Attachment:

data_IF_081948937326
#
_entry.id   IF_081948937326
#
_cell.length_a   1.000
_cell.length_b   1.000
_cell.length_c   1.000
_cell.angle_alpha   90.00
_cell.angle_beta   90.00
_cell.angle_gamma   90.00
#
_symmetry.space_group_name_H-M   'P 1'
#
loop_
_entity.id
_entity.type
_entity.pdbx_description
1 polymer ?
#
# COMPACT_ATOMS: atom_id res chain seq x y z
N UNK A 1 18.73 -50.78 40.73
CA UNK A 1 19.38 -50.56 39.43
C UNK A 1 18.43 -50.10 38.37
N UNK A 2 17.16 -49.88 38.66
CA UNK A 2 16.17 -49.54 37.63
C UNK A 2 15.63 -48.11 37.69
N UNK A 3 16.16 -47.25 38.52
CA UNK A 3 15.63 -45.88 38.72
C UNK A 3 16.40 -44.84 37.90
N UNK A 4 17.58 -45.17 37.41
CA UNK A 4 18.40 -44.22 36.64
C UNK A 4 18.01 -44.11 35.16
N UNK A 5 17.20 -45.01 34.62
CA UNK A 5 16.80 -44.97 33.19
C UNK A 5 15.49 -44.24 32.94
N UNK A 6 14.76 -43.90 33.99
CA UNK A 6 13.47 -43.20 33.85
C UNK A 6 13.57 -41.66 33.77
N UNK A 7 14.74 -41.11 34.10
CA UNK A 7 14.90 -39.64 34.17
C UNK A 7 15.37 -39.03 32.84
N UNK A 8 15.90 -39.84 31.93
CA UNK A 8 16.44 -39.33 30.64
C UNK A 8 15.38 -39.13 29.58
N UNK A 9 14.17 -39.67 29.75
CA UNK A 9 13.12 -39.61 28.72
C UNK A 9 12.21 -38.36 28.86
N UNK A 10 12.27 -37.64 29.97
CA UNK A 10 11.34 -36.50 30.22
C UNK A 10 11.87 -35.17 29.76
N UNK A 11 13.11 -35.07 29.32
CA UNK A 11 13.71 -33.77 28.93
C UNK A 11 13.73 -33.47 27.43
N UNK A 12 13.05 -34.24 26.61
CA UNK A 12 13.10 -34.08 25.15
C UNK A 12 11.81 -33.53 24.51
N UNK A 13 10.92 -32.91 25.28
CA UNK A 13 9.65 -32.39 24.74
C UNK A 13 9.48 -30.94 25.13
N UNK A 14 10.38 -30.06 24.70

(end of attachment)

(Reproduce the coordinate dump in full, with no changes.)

data_IF_081948937326
#
_entry.id   IF_081948937326
#
_cell.length_a   1.000
_cell.length_b   1.000
_cell.length_c   1.000
_cell.angle_alpha   90.00
_cell.angle_beta   90.00
_cell.angle_gamma   90.00
#
_symmetry.space_group_name_H-M   'P 1'
#
loop_
_entity.id
_entity.type
_entity.pdbx_description
1 polymer ?
#
# COMPACT_ATOMS: atom_id res chain seq x y z
N UNK A 1 18.73 -50.78 40.73
CA UNK A 1 19.38 -50.56 39.43
C UNK A 1 18.43 -50.10 38.37
N UNK A 2 17.16 -49.88 38.66
CA UNK A 2 16.17 -49.54 37.63
C UNK A 2 15.63 -48.11 37.69
N UNK A 3 16.16 -47.25 38.52
CA UNK A 3 15.63 -45.88 38.72
C UNK A 3 16.40 -44.84 37.90
N UNK A 4 17.58 -45.17 37.41
CA UNK A 4 18.40 -44.22 36.64
C UNK A 4 18.01 -44.11 35.16
N UNK A 5 17.20 -45.01 34.62
CA UNK A 5 16.80 -44.97 33.19
C UNK A 5 15.49 -44.24 32.94
N UNK A 6 14.76 -43.90 33.99
CA UNK A 6 13.47 -43.20 33.85
C UNK A 6 13.57 -41.66 33.77
N UNK A 7 14.74 -41.11 34.10
CA UNK A 7 14.90 -39.64 34.17
C UNK A 7 15.37 -39.03 32.84
N UNK A 8 15.90 -39.84 31.93
CA UNK A 8 16.44 -39.33 30.64
C UNK A 8 15.38 -39.13 29.58
N UNK A 9 14.17 -39.67 29.75
CA UNK A 9 13.12 -39.61 28.72
C UNK A 9 12.21 -38.36 28.86
N UNK A 10 12.27 -37.64 29.97
CA UNK A 10 11.34 -36.50 30.22
C UNK A 10 11.87 -35.17 29.76
N UNK A 11 13.11 -35.07 29.32
CA UNK A 11 13.71 -33.77 28.93
C UNK A 11 13.73 -33.47 27.43
N UNK A 12 13.05 -34.24 26.61
CA UNK A 12 13.10 -34.08 25.15
C UNK A 12 11.81 -33.53 24.51
N UNK A 13 10.92 -32.91 25.28
CA UNK A 13 9.65 -32.39 24.74
C UNK A 13 9.48 -30.94 25.13
N UNK A 14 10.38 -30.06 24.70